The playground was a swarm. To my left there are legions of boys running to and fro; to my right whole classes seem to be moving steadily across the playground. In front of me, our shared destination – the canteen – sits alone like a giant weatherboard pimple rising up out of the summer asphalt.
But there is a commotion on the grass on the far side of the building. There is a ring of boys bubbling across the lawn and spilling into the playground. Every now and then, one boy shoots off like a meteor to the far side of the playground. Minutes later, the gravity draws him back into orbit. But it is not one boy who returns – but three or four at a time.
Eventually I relent and go to see what is happening. By now the crowd is two or three deep and I struggle to see who is caught at the centre of the crowd. It is Grant Auchterlonie and he is in my class. After some time and after many of the other boys have left I finally get to see what the fuss is about. And there it is … on his arm. It is the first digital watch that I have ever seen – complete with stopwatch to 1/100th of a second.
I can remember it like it was yesterday. The excitement and buzz in the playground is palpable. But it is not just this story that has stuck with me. There were many other stories created that day.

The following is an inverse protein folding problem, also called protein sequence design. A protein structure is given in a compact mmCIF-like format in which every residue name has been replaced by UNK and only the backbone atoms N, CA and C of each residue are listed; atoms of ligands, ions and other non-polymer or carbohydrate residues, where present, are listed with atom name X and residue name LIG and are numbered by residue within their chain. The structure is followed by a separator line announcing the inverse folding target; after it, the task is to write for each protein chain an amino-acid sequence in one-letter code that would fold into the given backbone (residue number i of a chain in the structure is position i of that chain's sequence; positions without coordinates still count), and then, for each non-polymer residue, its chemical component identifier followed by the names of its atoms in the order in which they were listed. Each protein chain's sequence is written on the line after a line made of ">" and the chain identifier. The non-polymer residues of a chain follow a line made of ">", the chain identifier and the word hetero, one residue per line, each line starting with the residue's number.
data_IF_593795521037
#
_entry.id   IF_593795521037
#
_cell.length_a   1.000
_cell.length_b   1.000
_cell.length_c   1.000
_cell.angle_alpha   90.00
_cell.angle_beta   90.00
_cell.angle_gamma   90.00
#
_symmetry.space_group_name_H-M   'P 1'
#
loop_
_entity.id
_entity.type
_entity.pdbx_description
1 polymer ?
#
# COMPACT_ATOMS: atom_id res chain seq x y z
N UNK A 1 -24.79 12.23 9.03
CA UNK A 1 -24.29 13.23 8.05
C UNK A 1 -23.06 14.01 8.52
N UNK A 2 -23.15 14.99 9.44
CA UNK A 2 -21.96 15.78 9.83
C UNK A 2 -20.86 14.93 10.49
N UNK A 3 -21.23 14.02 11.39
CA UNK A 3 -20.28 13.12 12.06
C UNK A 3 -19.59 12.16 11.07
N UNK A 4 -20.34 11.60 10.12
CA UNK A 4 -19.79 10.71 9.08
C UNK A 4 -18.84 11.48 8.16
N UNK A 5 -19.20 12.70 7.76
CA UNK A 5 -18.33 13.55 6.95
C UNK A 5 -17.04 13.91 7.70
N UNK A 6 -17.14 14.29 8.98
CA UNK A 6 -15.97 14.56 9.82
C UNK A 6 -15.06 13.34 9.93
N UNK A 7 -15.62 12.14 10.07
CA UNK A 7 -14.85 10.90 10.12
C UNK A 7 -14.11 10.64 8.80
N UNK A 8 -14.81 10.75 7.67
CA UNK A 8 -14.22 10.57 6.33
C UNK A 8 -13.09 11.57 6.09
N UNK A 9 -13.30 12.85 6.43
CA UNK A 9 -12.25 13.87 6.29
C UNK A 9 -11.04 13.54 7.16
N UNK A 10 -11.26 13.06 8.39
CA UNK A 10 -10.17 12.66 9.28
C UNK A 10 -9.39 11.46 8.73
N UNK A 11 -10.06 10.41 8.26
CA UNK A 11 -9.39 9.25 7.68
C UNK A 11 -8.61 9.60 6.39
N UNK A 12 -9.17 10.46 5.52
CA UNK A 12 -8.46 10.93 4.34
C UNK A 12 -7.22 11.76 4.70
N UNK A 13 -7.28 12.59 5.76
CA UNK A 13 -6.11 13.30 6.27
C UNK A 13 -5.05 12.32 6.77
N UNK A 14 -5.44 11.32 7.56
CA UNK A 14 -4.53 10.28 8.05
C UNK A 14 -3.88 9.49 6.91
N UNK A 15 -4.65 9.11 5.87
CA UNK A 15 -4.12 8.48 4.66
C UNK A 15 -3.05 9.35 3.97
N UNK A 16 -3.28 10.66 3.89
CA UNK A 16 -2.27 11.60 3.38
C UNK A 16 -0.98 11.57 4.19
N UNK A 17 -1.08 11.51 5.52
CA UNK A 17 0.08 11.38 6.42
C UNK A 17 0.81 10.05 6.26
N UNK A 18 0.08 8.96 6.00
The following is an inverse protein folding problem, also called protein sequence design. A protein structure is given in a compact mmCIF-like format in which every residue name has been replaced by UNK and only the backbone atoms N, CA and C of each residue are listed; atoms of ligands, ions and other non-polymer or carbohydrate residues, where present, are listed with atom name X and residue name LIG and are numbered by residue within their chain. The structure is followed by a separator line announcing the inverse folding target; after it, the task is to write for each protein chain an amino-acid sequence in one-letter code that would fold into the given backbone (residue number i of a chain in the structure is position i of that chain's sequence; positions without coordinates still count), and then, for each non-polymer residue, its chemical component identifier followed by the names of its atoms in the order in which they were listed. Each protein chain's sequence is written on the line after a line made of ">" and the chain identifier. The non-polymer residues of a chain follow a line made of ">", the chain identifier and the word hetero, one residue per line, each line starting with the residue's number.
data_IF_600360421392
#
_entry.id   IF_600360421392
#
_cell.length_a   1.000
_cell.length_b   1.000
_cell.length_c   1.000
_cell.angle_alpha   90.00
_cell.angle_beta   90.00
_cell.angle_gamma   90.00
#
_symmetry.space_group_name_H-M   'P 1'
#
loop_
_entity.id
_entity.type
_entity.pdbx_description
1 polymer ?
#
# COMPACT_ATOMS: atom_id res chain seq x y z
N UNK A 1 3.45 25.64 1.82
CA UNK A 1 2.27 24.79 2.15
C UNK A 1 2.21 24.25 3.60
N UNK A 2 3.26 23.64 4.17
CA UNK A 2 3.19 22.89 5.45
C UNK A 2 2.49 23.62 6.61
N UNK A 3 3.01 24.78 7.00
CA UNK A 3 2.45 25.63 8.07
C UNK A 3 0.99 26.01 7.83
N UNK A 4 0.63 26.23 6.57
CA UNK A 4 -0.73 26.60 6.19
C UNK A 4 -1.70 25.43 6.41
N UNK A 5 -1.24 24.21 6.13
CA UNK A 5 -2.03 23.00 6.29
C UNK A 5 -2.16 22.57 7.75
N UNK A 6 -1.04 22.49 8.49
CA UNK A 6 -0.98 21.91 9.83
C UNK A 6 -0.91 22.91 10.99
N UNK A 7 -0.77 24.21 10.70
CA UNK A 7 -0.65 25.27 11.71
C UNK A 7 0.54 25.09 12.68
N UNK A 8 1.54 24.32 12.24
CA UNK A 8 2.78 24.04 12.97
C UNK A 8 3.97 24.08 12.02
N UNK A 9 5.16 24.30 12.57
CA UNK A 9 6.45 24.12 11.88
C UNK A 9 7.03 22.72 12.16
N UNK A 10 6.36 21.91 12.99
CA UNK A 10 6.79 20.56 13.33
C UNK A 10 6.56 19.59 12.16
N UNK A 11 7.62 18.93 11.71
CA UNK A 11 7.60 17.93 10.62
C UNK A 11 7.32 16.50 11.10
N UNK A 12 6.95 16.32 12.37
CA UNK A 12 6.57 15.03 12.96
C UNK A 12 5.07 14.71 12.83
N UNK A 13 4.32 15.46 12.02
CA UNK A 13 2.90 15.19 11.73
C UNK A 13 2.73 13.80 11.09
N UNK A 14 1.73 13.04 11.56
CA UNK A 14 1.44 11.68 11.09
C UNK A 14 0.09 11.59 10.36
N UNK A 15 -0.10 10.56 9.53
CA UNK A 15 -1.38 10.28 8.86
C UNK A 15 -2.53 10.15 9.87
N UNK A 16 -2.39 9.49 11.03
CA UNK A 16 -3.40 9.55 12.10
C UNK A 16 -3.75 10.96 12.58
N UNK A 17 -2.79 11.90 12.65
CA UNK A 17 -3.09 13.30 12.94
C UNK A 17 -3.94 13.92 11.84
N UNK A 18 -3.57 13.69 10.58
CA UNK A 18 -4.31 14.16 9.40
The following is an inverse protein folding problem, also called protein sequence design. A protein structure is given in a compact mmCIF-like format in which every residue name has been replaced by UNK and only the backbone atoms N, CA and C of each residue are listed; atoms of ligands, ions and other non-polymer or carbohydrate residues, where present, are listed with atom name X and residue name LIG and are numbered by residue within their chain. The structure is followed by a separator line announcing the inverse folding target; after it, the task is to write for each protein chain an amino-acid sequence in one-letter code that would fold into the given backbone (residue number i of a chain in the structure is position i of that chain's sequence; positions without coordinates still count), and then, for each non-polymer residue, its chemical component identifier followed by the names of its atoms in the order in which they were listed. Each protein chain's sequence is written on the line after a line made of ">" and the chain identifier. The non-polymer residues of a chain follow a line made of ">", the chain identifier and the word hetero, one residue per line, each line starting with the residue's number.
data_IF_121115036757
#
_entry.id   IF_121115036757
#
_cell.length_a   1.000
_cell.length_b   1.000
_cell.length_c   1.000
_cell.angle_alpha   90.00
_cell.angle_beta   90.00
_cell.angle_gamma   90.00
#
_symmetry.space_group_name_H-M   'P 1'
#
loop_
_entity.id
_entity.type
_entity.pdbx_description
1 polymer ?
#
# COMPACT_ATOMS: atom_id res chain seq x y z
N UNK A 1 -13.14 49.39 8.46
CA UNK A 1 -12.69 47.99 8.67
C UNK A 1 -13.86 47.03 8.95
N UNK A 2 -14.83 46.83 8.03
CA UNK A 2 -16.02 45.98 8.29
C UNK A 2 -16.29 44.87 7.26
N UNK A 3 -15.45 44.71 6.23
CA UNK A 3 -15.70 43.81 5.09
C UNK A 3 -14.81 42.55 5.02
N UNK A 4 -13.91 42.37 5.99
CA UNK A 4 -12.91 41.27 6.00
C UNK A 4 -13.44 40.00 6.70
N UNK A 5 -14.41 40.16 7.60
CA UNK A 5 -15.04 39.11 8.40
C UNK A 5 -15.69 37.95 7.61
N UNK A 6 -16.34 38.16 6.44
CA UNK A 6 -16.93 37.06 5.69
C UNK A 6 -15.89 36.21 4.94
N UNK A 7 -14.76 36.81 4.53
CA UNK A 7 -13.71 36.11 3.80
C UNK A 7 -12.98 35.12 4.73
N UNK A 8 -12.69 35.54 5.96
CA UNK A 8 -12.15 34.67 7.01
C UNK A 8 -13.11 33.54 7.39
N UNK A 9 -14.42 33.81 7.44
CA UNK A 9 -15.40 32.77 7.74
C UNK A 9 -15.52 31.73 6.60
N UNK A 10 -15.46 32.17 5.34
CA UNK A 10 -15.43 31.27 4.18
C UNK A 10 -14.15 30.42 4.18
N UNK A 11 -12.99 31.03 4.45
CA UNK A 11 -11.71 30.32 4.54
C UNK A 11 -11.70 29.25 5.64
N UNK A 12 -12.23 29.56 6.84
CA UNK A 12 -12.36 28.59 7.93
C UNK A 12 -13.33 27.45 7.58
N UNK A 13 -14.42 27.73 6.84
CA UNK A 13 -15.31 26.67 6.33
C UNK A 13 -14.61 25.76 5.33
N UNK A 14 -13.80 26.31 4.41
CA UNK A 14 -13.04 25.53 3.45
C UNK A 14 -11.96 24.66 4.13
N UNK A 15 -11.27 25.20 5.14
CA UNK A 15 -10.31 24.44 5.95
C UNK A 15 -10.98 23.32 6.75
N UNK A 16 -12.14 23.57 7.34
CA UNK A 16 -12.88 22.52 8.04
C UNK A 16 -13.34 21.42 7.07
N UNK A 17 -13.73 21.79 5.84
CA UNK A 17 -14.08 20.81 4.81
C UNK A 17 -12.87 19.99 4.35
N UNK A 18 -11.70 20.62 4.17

As I discussed yesterday, influence is not just about the number of people that you have in your social network. There is a much more complex dynamic in effect where your personal store of social capital is used and accrued based on your interactions with those in your network. For example, in this diagram, it is easy for Katie to reach a large number of people. She is at the centre of the network with 1st degree connections to most people. When she chooses to push out into this network, she uses up a unit of accrued social capital. But to reach beyond the 1st degree network to Stan, Katie must go “through” either Ian or Gav. That means that she must use up two units of social capital. Interestingly, Ian and Gav must also use up one unit of social capital in this process as well. So reaching to the 2nd degree network requires not TWO but THREE units of social capital. As you can see, with every ADDITIONAL degree that you move through your network, an exponential amount of social capital is consumed.
BUT one of the most fascinating aspects of this is that the process can also be easily reversed. That is, social capital is ACCRUED when this process is reversed, driven by the power of a personal story. How? This is the Auchterlonie effect in action.